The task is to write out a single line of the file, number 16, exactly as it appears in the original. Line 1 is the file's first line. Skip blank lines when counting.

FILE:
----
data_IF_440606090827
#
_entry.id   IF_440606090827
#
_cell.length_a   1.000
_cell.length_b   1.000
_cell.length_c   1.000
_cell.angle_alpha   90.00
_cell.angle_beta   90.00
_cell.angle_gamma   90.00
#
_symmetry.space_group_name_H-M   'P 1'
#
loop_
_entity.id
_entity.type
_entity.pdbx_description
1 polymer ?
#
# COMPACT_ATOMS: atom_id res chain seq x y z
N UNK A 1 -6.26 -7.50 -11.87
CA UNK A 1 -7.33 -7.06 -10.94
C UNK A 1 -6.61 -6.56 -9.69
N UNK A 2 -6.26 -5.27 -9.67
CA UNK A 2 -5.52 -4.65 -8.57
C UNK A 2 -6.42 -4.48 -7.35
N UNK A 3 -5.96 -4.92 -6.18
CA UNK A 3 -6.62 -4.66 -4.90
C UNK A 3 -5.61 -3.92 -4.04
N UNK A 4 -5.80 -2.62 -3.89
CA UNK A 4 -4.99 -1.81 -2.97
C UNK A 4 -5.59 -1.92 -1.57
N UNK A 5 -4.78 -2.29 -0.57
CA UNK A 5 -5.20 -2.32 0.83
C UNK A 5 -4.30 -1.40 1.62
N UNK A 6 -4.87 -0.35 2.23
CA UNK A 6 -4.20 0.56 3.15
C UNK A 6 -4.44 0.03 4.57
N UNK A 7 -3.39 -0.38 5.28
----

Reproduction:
_entity.type